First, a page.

- View the people involved as characters in a heightened reality.
- Focus on their unique personality traits that are redeeming or flawed.
- Focus on the unique circumstances and challenges they share.
Producers will then be able to see not only the drama, but also the potential for comedy, which always sells well.
Let’s say someone does sell a reality TV show concept. How much are they involved in what happens next?
It often depends on what the project is, but from the point of optioning your concept, you can expect the production company to take the lead in developing it with the network. A new writer/creator will have a passive role, which is actually something to be admired, because they can benefit financially, with on-screen credit, while continuing to work on other projects. If the show is about the person, or involves that person who pitched it, then they’ll of course be directly integrated in the production.
What/how can they expect to be paid?
A person who sells a concept for a reality series can expect an on-screen Producer Credit, Per-Episode Fees, and a modest participation in the production companies licensing revenue. The actual figures are influenced by the budget and outlet. Per episode fees are a percentage of the per episode locked budget (the budget set by the Network to pay for production of each episode). Budgets for Reality TV programming may range from $100K to $500K or more, depending on the content, network, and length. Primetime is typically higher, especially at major networks. Expect to receive between 2% and 4% of the per episode budget.
This may ultimately range from $2,500 to $6,000 plus per episode. Also expect bumps per additional season based on the show’s success. A production company may license the show in multiple foreign markets, each creating a new stream of revenue. This is where creators and producers can make good money even if the show isn’t a hit. Expect to negotiate for 2% to 4% gross revenue, or 10% net revenue from the licensing Production Company’s income from licensing the show.
What’s their likely career trajectory over the next five years?
Selling a show can provide a lot of momentum. Its easier to land an agent who can bring more opportunity and connections, and more producers are going to want to know what you’re doing next. Its very important to capitalize on what may be a small window of time, to build your reputation, connections, and brand. In reality TV, if you’re a business being featured as a show, this is the golden time to really promote your brand. Reality TV is the latest, greatest, marketing machine that can launch a brand quicker than any other medium.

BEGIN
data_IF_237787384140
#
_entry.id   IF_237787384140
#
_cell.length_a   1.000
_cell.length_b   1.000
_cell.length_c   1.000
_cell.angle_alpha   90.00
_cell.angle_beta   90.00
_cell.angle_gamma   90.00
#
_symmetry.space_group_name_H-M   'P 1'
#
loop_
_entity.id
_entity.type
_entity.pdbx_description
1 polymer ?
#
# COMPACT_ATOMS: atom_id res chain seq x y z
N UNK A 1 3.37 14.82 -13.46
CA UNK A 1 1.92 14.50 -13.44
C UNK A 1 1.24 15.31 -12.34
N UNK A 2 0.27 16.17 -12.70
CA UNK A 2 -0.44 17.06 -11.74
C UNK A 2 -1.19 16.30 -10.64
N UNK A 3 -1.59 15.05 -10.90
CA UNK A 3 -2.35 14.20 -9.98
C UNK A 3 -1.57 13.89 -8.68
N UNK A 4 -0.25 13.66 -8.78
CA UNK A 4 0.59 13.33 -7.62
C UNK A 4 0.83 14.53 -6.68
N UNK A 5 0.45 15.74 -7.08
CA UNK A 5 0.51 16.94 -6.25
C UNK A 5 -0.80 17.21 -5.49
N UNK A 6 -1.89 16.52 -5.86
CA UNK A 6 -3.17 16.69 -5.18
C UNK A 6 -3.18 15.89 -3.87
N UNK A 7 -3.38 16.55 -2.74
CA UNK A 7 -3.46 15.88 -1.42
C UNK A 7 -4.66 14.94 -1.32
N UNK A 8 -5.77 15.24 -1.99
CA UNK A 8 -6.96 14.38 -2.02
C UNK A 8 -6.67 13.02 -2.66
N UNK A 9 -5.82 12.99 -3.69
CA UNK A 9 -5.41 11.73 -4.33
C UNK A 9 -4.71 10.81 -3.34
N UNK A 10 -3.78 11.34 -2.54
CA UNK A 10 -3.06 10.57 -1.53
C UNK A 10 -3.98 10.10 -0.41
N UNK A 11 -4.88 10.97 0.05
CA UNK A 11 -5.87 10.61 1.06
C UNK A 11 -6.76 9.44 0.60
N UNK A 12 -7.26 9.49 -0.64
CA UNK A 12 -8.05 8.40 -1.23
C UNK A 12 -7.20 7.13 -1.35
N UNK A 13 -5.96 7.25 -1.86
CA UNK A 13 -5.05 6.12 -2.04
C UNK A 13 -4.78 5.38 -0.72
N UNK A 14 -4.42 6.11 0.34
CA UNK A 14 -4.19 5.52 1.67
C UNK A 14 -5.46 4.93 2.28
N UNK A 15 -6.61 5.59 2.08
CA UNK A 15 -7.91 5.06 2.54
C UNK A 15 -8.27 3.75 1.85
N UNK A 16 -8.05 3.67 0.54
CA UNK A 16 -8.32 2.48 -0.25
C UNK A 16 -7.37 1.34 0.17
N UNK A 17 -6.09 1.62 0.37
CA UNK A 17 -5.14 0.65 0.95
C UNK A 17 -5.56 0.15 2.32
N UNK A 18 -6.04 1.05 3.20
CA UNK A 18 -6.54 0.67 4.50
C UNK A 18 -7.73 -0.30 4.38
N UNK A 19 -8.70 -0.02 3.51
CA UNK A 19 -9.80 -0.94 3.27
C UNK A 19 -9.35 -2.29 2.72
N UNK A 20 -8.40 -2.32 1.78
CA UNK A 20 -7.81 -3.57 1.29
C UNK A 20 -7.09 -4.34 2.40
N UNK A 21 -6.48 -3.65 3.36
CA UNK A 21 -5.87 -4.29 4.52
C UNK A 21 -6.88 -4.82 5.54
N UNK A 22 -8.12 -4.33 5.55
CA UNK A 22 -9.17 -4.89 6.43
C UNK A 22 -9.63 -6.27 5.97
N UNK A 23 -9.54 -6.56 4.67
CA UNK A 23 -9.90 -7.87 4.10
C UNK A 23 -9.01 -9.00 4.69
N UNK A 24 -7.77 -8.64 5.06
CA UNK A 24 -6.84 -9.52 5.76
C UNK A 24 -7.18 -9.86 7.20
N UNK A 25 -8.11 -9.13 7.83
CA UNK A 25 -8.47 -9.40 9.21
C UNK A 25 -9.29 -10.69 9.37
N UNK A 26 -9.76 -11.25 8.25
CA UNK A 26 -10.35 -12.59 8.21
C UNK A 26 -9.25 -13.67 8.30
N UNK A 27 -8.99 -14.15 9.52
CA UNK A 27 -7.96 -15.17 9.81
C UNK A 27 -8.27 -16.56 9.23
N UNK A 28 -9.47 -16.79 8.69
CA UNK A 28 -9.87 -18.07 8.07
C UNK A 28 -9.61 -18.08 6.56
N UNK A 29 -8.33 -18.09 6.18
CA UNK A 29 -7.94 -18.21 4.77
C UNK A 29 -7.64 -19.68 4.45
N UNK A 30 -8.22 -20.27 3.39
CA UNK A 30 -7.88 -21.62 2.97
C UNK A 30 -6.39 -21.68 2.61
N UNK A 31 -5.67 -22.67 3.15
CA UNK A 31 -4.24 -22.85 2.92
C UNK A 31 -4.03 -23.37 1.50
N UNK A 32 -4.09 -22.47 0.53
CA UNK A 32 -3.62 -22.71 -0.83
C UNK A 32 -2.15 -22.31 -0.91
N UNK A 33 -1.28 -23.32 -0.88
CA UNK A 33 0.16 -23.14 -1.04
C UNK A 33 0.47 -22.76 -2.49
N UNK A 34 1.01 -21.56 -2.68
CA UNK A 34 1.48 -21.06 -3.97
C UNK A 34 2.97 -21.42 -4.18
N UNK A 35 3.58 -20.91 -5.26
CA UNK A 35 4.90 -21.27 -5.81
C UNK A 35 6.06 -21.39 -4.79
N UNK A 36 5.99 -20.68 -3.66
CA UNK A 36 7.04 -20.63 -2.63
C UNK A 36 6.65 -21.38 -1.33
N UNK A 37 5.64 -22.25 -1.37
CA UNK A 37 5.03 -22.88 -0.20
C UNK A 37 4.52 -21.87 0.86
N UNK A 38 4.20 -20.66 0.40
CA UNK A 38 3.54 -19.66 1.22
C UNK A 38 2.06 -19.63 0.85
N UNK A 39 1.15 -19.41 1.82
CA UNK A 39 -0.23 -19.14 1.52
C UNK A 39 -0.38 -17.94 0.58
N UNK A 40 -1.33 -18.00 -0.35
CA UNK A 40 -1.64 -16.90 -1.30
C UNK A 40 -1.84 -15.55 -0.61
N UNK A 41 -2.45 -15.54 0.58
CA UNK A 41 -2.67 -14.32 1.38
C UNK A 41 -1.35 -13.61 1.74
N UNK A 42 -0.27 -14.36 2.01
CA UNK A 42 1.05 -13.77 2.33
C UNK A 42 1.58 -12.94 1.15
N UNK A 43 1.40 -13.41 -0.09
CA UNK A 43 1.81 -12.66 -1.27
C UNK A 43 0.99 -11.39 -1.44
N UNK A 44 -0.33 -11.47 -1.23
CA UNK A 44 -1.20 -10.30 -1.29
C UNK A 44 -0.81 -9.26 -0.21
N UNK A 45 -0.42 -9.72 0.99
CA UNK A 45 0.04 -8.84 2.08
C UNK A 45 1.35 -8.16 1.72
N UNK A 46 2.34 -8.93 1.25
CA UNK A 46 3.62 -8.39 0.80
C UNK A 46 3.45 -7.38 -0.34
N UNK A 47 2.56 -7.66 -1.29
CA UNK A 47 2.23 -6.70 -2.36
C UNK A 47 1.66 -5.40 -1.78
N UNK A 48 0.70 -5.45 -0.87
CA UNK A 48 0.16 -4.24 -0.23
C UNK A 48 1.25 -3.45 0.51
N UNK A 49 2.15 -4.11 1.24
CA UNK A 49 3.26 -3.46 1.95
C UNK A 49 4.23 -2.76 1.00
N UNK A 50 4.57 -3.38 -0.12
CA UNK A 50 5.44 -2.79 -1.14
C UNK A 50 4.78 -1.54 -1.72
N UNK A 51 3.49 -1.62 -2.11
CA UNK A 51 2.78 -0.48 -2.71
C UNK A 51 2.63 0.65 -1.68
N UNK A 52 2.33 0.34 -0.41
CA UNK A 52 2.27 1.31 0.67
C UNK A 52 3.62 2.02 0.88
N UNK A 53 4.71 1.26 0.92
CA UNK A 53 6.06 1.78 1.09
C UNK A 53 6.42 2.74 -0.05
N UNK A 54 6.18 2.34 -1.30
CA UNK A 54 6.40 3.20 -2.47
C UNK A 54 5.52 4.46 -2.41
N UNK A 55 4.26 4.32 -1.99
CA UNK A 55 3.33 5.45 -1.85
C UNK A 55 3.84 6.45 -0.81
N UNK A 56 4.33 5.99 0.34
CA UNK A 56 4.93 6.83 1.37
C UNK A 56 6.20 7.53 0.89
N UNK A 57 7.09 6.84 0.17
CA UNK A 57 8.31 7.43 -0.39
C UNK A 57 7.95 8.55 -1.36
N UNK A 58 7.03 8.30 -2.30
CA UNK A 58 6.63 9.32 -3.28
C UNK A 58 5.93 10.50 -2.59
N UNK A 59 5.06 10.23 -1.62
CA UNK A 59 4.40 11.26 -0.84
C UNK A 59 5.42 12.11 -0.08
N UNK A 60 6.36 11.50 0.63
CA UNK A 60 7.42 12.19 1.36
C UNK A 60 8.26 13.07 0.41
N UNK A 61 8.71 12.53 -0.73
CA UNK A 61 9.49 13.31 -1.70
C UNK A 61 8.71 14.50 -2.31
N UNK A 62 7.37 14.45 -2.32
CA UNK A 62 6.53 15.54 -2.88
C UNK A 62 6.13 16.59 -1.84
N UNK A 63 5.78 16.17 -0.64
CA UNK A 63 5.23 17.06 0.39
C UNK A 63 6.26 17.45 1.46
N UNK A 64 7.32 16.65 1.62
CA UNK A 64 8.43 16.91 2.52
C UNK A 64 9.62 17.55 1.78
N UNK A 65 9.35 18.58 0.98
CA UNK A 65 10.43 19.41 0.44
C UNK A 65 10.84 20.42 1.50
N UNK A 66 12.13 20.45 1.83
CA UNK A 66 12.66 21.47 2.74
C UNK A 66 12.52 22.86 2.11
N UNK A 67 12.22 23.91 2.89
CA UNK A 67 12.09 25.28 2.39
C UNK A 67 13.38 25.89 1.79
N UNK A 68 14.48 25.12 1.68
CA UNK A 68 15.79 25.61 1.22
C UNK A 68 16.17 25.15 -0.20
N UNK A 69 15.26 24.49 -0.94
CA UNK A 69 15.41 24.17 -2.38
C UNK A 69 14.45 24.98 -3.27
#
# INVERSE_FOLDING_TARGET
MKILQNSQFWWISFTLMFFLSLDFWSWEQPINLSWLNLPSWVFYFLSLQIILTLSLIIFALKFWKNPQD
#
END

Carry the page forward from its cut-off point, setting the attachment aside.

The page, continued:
What differentiates Reality TV writing from TV and film writing?
They’re actually very similar. Its all about story and characters. But in creating and writing concepts for reality TV, the writing is much more condensed and efficient—not so much narrative. A typical pitch for a reality show may be just a few pages, whereas a pitch for a scripted series or movie is always much longer.
If you could only give one piece of advice to a writer contemplating pitching a Reality TV series, what would that be?
My specific advice would be to understand that the executive hearing your pitch wants to see what is actually unfolding in the show.
The new writer is often insecure about the executive “getting” the idea, so they start a pitch with a long-winded exposition on “why” the concept would work, as if the executive needs to be educated. If the subject truly requires that, do it in one sentence, but immediately get into the actual content of the show; what we’re watching, and how it potentially unfolds. I see it in written pitches, and it happens even more with in-person pitches. The new writer/creator mentions the “high concept” (the clever set-up, or unique circumstance the show creates), and it may sound like a cool concept, but the response they get is, “So what are we actually watching?”
Just as a written pitch is carefully calculated, specific parts of a conversational pitch should be the same. Put that unique premise and hook across to them immediately so they know the agenda of the show, and give specific details of what we’re seeing unfold.